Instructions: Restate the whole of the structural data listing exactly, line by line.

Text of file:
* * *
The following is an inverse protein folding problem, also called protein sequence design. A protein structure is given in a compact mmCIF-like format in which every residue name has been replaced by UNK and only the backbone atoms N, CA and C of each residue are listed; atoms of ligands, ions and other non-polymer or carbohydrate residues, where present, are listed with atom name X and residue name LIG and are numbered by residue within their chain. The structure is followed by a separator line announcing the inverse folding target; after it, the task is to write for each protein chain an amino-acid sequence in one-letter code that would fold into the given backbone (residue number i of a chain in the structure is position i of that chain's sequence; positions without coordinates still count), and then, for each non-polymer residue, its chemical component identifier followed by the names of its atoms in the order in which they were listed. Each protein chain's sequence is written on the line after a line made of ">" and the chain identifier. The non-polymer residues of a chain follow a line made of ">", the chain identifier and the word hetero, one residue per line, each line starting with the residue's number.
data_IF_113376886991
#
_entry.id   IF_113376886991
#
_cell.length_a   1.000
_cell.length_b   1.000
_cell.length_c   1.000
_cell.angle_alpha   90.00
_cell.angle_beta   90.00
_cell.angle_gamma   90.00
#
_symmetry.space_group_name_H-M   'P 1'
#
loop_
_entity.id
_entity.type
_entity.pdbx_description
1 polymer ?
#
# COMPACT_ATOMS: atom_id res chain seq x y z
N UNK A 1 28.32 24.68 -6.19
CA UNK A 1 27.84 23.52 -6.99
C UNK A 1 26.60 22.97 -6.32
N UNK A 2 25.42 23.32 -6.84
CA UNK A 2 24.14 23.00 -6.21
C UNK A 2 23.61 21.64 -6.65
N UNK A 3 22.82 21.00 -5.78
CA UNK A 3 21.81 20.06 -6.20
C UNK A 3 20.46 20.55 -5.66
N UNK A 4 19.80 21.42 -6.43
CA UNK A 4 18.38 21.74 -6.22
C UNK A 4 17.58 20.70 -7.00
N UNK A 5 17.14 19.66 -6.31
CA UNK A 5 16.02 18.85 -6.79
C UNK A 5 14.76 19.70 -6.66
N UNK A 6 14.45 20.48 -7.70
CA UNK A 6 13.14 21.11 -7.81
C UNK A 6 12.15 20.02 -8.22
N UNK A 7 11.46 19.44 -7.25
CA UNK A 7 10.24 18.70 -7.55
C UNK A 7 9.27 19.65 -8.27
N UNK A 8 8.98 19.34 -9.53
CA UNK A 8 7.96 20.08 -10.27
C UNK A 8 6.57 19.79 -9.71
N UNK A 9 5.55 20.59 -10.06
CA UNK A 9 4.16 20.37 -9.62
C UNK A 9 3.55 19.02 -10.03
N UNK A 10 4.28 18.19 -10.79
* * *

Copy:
The following is an inverse protein folding problem, also called protein sequence design. A protein structure is given in a compact mmCIF-like format in which every residue name has been replaced by UNK and only the backbone atoms N, CA and C of each residue are listed; atoms of ligands, ions and other non-polymer or carbohydrate residues, where present, are listed with atom name X and residue name LIG and are numbered by residue within their chain. The structure is followed by a separator line announcing the inverse folding target; after it, the task is to write for each protein chain an amino-acid sequence in one-letter code that would fold into the given backbone (residue number i of a chain in the structure is position i of that chain's sequence; positions without coordinates still count), and then, for each non-polymer residue, its chemical component identifier followed by the names of its atoms in the order in which they were listed. Each protein chain's sequence is written on the line after a line made of ">" and the chain identifier. The non-polymer residues of a chain follow a line made of ">", the chain identifier and the word hetero, one residue per line, each line starting with the residue's number.
data_IF_113376886991
#
_entry.id   IF_113376886991
#
_cell.length_a   1.000
_cell.length_b   1.000
_cell.length_c   1.000
_cell.angle_alpha   90.00
_cell.angle_beta   90.00
_cell.angle_gamma   90.00
#
_symmetry.space_group_name_H-M   'P 1'
#
loop_
_entity.id
_entity.type
_entity.pdbx_description
1 polymer ?
#
# COMPACT_ATOMS: atom_id res chain seq x y z
N UNK A 1 28.32 24.68 -6.19
CA UNK A 1 27.84 23.52 -6.99
C UNK A 1 26.60 22.97 -6.32
N UNK A 2 25.42 23.32 -6.84
CA UNK A 2 24.14 23.00 -6.21
C UNK A 2 23.61 21.64 -6.65
N UNK A 3 22.82 21.00 -5.78
CA UNK A 3 21.81 20.06 -6.20
C UNK A 3 20.46 20.55 -5.66
N UNK A 4 19.80 21.42 -6.43
CA UNK A 4 18.38 21.74 -6.22
C UNK A 4 17.58 20.70 -7.00
N UNK A 5 17.14 19.66 -6.31
CA UNK A 5 16.02 18.85 -6.79
C UNK A 5 14.76 19.70 -6.66
N UNK A 6 14.45 20.48 -7.70
CA UNK A 6 13.14 21.11 -7.81
C UNK A 6 12.15 20.02 -8.22
N UNK A 7 11.46 19.44 -7.25
CA UNK A 7 10.24 18.70 -7.55
C UNK A 7 9.27 19.65 -8.27
N UNK A 8 8.98 19.34 -9.53
CA UNK A 8 7.96 20.08 -10.27
C UNK A 8 6.57 19.79 -9.71
N UNK A 9 5.55 20.59 -10.06
CA UNK A 9 4.16 20.37 -9.62
C UNK A 9 3.55 19.02 -10.03
N UNK A 10 4.28 18.19 -10.79